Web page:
She has a junior ticket collector’s job in the Railways. Odisha Chief Minister Naveen Patnaik has also offered her an assistant manager’s position in the Odisha Mining Corporation. 

She laughs that greed made her stick to running. “Initially, I ran with all my heart to get the books they gave as prize at events in the Odiya medium school in my village. I wasn’t much of a student so I continued running to get a job under sports quota. When I got a job in the Railways, I continued with athletics to avoid being posted. My boss said I would be promoted if I got medals. And soon I was bringing many medals. So it has been greed all along.” Speaking in Hindi, she uses the word “laalach” more in the sense of motivation than greed. 

“I only know to run. I don’t know what I would have become if not a sportswoman. I was introduced to running very young and never got a chance to think of any other option.” 

Chand has built a pucca house with three rooms and a toilet. Spending on a toilet was seen as a luxury in a village where people squat by the riverbank. Even the new house is not big enough for the family. 

More rooms need to be added and she needs to make Rs 10 lakh for that. She has also bought a car because travelling 85 km to Bhubaneswar takes a lot of time. She wants to buy a Mahindra XUV but does not have the money. She also has to educate her three younger sisters.  

Most of her Railways salary and money from the prizes goes into supporting her family or to pay the EMI on her “wife”—what Dutee jokingly calls her Chevrolet Beat.

She starts getting ready for a felicitation at the office of  Sushant Mahapatra, DGP, Police Housing Corporation, Karnataka, who is from Odisha.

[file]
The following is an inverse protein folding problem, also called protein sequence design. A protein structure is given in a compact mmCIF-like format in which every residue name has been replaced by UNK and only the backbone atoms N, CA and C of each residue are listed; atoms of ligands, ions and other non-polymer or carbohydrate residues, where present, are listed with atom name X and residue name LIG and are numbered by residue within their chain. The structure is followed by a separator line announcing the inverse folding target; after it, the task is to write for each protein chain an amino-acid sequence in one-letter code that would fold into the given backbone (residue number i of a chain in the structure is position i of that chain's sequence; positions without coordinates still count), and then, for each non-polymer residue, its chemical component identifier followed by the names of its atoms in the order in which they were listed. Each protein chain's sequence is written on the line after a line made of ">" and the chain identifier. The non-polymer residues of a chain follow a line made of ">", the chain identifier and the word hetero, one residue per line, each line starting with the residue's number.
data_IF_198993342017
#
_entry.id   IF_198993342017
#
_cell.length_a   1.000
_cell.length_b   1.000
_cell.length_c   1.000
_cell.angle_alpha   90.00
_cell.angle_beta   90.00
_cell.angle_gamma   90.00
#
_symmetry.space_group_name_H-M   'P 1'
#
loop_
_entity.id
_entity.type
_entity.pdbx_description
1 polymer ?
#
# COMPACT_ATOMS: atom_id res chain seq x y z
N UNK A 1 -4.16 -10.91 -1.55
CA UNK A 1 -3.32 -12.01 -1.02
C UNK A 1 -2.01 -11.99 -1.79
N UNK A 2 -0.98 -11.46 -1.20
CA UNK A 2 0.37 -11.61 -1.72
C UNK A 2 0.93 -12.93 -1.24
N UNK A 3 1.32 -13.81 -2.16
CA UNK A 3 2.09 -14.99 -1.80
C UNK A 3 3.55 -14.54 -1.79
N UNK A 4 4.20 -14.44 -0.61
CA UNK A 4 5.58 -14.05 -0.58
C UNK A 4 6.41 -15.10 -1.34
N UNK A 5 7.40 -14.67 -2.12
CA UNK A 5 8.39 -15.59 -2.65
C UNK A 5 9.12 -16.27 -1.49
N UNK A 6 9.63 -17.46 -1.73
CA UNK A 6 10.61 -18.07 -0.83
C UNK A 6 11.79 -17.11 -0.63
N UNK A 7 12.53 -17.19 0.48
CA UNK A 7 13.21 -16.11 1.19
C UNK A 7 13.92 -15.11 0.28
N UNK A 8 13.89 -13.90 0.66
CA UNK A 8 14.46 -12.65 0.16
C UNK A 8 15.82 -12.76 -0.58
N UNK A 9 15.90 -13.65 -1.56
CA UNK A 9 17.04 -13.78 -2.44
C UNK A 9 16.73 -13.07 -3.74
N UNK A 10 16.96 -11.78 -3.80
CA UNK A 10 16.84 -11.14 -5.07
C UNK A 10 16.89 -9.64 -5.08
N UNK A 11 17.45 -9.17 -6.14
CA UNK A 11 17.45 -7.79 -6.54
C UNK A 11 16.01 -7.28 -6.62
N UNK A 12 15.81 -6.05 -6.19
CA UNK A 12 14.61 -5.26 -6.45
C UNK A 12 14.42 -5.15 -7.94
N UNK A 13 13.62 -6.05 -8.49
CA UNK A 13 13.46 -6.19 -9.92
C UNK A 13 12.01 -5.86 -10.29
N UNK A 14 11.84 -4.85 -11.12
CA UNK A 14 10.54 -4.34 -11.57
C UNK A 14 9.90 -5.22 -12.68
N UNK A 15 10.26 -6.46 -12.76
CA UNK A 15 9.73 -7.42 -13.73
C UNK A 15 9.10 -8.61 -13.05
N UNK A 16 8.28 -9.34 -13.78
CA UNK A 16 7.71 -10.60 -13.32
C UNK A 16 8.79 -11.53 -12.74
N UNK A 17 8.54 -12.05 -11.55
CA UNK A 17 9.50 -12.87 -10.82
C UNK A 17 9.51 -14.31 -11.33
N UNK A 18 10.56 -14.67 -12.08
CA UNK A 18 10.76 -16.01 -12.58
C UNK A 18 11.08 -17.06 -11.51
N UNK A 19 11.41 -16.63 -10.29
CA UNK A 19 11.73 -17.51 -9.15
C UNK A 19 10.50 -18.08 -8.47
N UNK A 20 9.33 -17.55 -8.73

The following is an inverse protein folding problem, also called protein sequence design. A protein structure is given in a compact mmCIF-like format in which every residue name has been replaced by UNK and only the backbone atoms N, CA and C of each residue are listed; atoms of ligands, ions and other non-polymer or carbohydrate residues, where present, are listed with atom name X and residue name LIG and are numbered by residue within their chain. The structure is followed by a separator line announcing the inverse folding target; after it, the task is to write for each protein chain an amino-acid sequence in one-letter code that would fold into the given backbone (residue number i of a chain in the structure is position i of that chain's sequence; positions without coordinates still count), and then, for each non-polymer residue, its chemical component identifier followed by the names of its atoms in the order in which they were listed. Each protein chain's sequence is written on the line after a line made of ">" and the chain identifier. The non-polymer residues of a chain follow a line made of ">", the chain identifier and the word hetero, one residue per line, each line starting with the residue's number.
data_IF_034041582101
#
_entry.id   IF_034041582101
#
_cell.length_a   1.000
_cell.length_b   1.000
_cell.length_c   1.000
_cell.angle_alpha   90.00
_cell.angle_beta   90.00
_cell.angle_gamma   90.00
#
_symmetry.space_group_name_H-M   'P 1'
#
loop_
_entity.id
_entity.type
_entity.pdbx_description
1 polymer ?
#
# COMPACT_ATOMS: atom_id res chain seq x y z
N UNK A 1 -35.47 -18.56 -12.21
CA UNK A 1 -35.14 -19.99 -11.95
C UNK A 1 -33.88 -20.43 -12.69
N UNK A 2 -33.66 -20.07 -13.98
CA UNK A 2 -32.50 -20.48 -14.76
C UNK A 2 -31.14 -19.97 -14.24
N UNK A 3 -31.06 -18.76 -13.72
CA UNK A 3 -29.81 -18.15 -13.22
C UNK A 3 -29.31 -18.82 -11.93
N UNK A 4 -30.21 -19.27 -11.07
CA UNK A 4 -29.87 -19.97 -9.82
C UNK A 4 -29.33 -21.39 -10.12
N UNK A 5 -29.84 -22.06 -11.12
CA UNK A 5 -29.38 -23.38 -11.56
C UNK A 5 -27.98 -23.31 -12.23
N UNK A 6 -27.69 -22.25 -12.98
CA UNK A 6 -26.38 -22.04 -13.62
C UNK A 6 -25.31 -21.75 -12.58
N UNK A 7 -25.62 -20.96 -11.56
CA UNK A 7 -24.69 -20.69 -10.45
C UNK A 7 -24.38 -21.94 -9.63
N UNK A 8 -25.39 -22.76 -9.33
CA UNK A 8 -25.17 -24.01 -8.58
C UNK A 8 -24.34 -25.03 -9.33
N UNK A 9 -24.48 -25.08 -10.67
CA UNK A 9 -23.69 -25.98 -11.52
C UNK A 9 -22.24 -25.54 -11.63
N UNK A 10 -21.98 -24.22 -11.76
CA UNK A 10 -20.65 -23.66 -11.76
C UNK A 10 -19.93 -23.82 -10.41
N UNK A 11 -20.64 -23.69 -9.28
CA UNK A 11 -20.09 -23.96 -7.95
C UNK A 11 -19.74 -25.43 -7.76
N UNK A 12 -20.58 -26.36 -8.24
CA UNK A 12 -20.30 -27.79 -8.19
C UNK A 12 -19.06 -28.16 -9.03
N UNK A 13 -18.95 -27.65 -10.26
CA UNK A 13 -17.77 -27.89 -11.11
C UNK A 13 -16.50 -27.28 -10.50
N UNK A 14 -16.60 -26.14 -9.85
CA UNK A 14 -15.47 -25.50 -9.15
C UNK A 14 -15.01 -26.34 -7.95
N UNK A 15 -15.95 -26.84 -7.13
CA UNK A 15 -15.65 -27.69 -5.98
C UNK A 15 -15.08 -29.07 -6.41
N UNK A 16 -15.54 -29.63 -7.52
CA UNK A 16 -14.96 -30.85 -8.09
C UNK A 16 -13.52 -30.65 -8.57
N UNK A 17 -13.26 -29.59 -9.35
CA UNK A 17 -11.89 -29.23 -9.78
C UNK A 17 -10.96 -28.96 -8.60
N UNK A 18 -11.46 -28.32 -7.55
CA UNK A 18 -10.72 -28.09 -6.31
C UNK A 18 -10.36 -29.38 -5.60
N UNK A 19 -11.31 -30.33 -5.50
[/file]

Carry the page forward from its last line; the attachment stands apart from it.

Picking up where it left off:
There is still time, the DGP’s car hasn’t arrived yet. She neatly folds her clothes and organises them in three separate sections in her suitcase for a flight later. She is sad that she cannot carry the red gerbera (daisy) bouquets, three of which she received that day. 

She’s telling me stories about meeting big shots, her travels, and her struggle with English. “I’m still struggling. I don’t understand things a lot of times like I could not understand what they meant when they asked if I was veg or non-veg.” 

That must have been tricky for the meat lover. When I had asked her if she ate meat, she said “All of it” in English. “I eat anything that human beings can.” She was particularly excited about having eaten octopus. 

During lunch, she curled her index finger and asked for the name of the fish that resembled the shape of her finger. She loves prawns and wanted to make sure she could order them at a restaurant next time. 

The difference between “no and know” was even trickier. 

She could not understand why people spoke to her in English even after she told them, “I no English. No matlab nahi (No means no). I told them I could not speak English. But they still asked questions in English. I couldn’t understand why till I finally discovered the word ‘know’.” 

She picks up her smartphone (a Samsung Galaxy S7 Edge) that she refers to as her second wife. She Googles her name and asks me to translate some of the news articles that turn up. 

There comes a twist in the film playing in the background. The protagonist’s run of victories is interrupted when she is implicated in a controversy after some lab tests. Dutee is hugely interested in finding out which sports authorities help her and which desert her. 

But it’s time to leave. She checks the title, repeats “Ethir Neechal ”, making a mental note so that she can get a DVD later. I find out later that this story is based on Tamil Nadu’s Santhi Soundarajan, another athlete banned after failing a gender test. They were the criterion till hyperandrogenism regulations came into effect in 2011.